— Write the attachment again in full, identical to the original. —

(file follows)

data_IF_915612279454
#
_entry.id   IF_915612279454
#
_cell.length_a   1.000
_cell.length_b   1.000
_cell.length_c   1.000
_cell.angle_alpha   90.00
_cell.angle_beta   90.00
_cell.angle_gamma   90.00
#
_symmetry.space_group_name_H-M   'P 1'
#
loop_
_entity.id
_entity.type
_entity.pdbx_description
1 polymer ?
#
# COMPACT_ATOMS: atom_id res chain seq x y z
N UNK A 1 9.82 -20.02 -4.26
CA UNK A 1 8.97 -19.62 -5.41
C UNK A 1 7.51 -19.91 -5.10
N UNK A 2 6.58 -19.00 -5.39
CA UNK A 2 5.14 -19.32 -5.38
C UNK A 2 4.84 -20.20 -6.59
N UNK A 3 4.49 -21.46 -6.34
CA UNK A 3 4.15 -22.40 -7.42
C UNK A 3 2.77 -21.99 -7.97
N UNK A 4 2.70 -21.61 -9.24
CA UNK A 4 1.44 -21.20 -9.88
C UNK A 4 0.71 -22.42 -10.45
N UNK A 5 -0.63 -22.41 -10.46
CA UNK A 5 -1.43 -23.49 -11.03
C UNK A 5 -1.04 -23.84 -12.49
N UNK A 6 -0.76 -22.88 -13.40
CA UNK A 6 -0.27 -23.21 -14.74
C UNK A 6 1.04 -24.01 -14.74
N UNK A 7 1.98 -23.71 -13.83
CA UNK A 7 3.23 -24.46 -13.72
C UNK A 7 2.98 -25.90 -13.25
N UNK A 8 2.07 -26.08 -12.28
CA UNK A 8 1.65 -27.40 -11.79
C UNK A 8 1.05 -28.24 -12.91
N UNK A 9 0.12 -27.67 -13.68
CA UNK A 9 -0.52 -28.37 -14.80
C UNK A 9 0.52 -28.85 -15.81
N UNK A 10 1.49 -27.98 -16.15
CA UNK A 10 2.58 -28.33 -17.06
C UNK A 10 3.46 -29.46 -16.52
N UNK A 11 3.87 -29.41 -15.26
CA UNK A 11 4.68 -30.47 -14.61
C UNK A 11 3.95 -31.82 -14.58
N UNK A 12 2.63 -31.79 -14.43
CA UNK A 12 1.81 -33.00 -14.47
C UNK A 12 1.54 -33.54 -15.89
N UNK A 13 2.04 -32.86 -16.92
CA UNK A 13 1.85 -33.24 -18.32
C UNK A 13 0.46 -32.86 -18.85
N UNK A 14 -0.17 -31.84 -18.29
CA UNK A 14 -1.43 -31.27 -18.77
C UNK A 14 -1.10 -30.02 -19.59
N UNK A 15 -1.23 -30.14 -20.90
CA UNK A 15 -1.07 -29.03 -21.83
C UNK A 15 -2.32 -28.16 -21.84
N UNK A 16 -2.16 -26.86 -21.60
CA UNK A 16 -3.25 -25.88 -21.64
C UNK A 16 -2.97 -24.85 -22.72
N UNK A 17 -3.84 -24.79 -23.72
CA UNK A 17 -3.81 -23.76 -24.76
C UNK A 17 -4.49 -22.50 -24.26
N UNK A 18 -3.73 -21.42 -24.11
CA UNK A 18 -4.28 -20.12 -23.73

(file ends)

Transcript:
data_IF_915612279454
#
_entry.id   IF_915612279454
#
_cell.length_a   1.000
_cell.length_b   1.000
_cell.length_c   1.000
_cell.angle_alpha   90.00
_cell.angle_beta   90.00
_cell.angle_gamma   90.00
#
_symmetry.space_group_name_H-M   'P 1'
#
loop_
_entity.id
_entity.type
_entity.pdbx_description
1 polymer ?
#
# COMPACT_ATOMS: atom_id res chain seq x y z
N UNK A 1 9.82 -20.02 -4.26
CA UNK A 1 8.97 -19.62 -5.41
C UNK A 1 7.51 -19.91 -5.10
N UNK A 2 6.58 -19.00 -5.39
CA UNK A 2 5.14 -19.32 -5.38
C UNK A 2 4.84 -20.20 -6.59
N UNK A 3 4.49 -21.46 -6.34
CA UNK A 3 4.15 -22.40 -7.42
C UNK A 3 2.77 -21.99 -7.97
N UNK A 4 2.70 -21.61 -9.24
CA UNK A 4 1.44 -21.20 -9.88
C UNK A 4 0.71 -22.42 -10.45
N UNK A 5 -0.63 -22.41 -10.46
CA UNK A 5 -1.43 -23.49 -11.03
C UNK A 5 -1.04 -23.84 -12.49
N UNK A 6 -0.76 -22.88 -13.40
CA UNK A 6 -0.27 -23.21 -14.74
C UNK A 6 1.04 -24.01 -14.74
N UNK A 7 1.98 -23.71 -13.83
CA UNK A 7 3.23 -24.46 -13.72
C UNK A 7 2.98 -25.90 -13.25
N UNK A 8 2.07 -26.08 -12.28
CA UNK A 8 1.65 -27.40 -11.79
C UNK A 8 1.05 -28.24 -12.91
N UNK A 9 0.12 -27.67 -13.68
CA UNK A 9 -0.52 -28.37 -14.80
C UNK A 9 0.52 -28.85 -15.81
N UNK A 10 1.49 -27.98 -16.15
CA UNK A 10 2.58 -28.33 -17.06
C UNK A 10 3.46 -29.46 -16.52
N UNK A 11 3.87 -29.41 -15.26
CA UNK A 11 4.68 -30.47 -14.61
C UNK A 11 3.95 -31.82 -14.58
N UNK A 12 2.63 -31.79 -14.43
CA UNK A 12 1.81 -33.00 -14.47
C UNK A 12 1.54 -33.54 -15.89
N UNK A 13 2.04 -32.86 -16.92
CA UNK A 13 1.85 -33.24 -18.32
C UNK A 13 0.46 -32.86 -18.85
N UNK A 14 -0.17 -31.84 -18.29
CA UNK A 14 -1.43 -31.27 -18.77
C UNK A 14 -1.10 -30.02 -19.59
N UNK A 15 -1.23 -30.14 -20.90
CA UNK A 15 -1.07 -29.03 -21.83
C UNK A 15 -2.32 -28.16 -21.84
N UNK A 16 -2.16 -26.86 -21.60
CA UNK A 16 -3.25 -25.88 -21.64
C UNK A 16 -2.97 -24.85 -22.72
N UNK A 17 -3.84 -24.79 -23.72
CA UNK A 17 -3.81 -23.76 -24.76
C UNK A 17 -4.49 -22.50 -24.26
N UNK A 18 -3.73 -21.42 -24.11
CA UNK A 18 -4.28 -20.12 -23.73